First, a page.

6. Indiana Pacers: SG Bennedict Mathurin, Arizona

More than any other projected lottery pick, Mathurin is the one whose stock I raised the most after evaluating him compared to what I thought during the season. You dive in, and what is not to like? He’s a 6-6 athletic wing who can do a lot of things and has All-Star potential. Grade: A

7. Portland Trail Blazers: SG Shaedon Sharpe, Kentucky

This pick is interesting because it seems with the Jerami Grant trade that the Blazers are trying to get good now. And Sharpe is an interesting fit from that perspective. But few players in this class have higher ceilings than him. He’s an explosive scorer with ridiculous size for the wing and athleticism, and he could one day be a plus defender with those tools. He’s just likely not ready to do that right away after not playing last season at Kentucky. Grade: B+

8. New Orleans Pelicans (from Lakers): SG Dyson Daniels, G League

Daniels isn’t quite the prospect previous Ignite stars have been but is still a fascinating guard with size who can play with or without the ball. His jumper, at this point, is the biggest area of ​​concern, but if the Pelicans can get that falling, he has a high ceiling. And this Pelicans team is very close to being a legitimate contender — though a lot of that falls on Zion Williamson. Daniels fits really nicely into that core as arguably the best perimeter defender in this draft. Grade: A+

9. San Antonio Spurs: SF Jeremy Sochan, Baylor

Sochan is the rare sub-100 high school recruit who becomes a one-and-done top-20 pick. His ability to guard multiple positions, and his potential as a shooter, are among the reasons he’s a tantalizing prospect and one of the most versatile players available in this draft. The fact that the Spurs are taking him says a lot; it might not be what I would have done, but that may simply mean I am wrong. Grade: A-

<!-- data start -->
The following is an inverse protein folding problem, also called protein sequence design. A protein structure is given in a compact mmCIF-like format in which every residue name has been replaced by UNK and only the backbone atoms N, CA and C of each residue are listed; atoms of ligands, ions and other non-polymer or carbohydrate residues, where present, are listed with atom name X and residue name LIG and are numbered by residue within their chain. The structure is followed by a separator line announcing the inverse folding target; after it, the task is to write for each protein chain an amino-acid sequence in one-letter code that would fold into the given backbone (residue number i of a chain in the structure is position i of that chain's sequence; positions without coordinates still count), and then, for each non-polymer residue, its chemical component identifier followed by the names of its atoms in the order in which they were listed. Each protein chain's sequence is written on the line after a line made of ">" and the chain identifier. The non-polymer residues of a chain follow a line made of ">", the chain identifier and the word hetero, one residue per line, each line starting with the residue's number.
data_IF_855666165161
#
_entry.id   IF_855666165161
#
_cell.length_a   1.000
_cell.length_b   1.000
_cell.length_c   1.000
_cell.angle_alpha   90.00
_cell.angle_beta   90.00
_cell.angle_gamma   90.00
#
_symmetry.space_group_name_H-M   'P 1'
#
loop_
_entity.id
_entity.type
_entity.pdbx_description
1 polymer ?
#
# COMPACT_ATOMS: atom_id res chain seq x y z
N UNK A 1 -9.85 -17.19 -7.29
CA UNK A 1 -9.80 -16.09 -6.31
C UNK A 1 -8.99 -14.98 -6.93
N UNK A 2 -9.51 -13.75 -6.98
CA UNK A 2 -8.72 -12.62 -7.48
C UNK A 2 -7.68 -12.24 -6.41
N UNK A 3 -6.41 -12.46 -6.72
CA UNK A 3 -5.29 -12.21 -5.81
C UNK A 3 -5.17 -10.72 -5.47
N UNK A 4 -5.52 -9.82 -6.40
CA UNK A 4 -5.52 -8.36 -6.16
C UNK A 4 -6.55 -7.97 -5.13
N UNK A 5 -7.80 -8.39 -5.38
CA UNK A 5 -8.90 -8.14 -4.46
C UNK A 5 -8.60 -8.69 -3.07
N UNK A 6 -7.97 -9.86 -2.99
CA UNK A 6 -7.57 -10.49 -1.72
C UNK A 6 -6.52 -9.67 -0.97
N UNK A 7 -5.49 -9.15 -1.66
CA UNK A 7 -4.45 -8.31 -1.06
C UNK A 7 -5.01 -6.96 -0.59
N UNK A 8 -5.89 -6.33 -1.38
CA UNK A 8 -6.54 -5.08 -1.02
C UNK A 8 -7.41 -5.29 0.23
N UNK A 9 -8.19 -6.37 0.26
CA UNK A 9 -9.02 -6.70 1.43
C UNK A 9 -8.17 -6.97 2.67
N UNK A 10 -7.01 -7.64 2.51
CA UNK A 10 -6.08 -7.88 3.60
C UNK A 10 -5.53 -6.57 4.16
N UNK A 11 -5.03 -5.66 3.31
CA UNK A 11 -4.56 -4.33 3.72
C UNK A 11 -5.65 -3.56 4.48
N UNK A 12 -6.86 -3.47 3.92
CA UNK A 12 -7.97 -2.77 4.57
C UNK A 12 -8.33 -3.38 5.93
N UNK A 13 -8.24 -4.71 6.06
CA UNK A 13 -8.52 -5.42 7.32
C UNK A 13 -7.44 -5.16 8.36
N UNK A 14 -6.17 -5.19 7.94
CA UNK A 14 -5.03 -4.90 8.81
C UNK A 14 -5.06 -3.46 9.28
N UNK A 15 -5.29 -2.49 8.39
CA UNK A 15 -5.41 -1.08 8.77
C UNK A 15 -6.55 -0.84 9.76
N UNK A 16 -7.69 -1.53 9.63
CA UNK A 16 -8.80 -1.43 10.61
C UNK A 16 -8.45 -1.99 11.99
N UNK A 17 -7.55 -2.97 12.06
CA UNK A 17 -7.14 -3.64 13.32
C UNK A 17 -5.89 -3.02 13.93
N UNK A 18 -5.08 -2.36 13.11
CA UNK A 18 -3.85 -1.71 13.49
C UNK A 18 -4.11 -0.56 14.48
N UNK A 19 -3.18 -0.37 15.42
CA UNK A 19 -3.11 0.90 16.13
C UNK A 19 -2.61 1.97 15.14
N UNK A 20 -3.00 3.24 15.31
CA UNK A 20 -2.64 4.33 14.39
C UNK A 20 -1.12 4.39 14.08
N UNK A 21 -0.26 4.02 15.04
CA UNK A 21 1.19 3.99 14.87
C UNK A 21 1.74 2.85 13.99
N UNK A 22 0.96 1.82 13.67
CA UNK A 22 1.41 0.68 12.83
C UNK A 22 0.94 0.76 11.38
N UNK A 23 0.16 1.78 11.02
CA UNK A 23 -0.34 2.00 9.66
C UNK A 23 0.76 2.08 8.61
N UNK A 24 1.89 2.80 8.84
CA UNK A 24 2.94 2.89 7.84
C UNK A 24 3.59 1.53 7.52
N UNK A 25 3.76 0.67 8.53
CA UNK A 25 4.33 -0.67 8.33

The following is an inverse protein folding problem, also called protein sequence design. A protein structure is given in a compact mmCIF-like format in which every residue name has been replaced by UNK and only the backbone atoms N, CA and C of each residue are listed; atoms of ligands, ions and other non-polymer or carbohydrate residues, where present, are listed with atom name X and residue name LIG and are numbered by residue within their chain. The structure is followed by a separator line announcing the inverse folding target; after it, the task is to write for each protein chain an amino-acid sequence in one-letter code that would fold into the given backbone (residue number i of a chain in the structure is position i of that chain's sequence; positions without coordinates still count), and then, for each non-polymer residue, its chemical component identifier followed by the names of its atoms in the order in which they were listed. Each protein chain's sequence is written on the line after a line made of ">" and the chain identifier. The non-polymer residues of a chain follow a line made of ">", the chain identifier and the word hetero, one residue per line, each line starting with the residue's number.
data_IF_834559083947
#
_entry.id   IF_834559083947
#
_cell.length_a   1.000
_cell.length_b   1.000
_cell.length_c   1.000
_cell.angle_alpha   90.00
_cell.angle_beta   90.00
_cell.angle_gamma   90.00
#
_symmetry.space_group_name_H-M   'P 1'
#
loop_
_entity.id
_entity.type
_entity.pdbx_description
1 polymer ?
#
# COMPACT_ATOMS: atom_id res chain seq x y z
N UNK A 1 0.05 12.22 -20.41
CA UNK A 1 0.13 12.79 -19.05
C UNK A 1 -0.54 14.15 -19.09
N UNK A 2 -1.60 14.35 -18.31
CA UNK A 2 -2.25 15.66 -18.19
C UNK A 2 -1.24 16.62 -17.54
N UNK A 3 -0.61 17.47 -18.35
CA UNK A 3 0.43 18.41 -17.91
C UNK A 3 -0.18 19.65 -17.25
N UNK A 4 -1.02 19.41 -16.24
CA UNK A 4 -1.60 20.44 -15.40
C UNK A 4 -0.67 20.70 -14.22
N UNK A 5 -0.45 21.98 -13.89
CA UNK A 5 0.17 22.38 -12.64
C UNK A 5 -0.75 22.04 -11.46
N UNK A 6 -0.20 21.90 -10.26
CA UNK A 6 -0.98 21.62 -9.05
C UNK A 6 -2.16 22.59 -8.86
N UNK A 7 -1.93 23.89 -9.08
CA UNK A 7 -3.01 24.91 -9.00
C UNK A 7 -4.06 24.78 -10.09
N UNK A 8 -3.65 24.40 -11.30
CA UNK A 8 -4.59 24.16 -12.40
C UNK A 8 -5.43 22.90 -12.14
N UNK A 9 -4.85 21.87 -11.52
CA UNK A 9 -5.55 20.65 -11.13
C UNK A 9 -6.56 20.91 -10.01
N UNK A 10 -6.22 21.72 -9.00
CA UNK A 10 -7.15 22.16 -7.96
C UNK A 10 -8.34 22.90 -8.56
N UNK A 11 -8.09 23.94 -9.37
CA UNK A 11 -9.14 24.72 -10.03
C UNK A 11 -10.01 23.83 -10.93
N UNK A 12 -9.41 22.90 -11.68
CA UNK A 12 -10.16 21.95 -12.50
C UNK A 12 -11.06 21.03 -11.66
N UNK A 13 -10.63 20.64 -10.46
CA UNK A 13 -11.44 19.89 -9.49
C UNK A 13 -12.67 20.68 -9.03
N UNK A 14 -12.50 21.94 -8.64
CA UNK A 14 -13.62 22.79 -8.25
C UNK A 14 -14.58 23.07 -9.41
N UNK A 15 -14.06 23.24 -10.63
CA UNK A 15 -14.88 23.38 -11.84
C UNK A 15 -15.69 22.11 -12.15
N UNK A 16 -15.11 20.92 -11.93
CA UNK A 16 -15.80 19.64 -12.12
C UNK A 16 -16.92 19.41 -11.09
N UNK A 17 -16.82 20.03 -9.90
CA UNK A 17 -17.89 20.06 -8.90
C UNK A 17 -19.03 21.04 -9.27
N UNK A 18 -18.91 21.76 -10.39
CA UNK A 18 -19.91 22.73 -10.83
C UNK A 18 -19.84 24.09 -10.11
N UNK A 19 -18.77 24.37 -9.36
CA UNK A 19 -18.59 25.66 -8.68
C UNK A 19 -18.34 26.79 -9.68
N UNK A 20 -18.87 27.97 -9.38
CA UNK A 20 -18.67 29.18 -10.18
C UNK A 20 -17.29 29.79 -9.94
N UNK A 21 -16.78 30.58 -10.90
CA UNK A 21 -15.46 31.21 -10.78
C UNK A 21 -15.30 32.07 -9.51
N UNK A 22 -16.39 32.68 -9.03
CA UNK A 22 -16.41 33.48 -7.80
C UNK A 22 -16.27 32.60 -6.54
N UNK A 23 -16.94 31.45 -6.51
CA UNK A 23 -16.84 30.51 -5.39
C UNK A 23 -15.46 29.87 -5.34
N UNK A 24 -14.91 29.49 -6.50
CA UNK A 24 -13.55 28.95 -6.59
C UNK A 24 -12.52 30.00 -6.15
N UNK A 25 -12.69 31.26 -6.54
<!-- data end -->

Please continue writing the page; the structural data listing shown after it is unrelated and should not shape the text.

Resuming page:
10. washington wizards: SF Johnny Davis, Wis.

Davis went from a mostly anonymous power-conference player to a candidate for national player of the year in his sophomore season at Wisconsin. I don’t worry about his slip at the end of the season, and I think Bradley Beal can look at this as a guy who helps you win right away. Grade: A-

11. Oklahoma City Thunder (from Knicks): SF Ousmane Dieng, France

Dieng is a long-term investment, and he’s not ready to help you next season. For the Knicks, that probably was not right, so they traded the pick. But for the Thunder, that probably makes sense. He’s a long and skilled prospect who fits the Thunder’s window and is the type of player they’re building around. Grade: A-

12. Oklahoma City Thunder (from Clippers): SF Jalen Williams, Santa Clara

Williams probably helped himself more in the pre-draft process than any other prospect available, in large part because he wasn’t spotlighted as a Santa Clara player. But when you watch the movie, it’s all there. He’s got good size, he really shoots it, he’s athletic enough. Grade: B+

13. Detroit Pistons (from Hornets via Knicks): C Jalen Duren, Memphis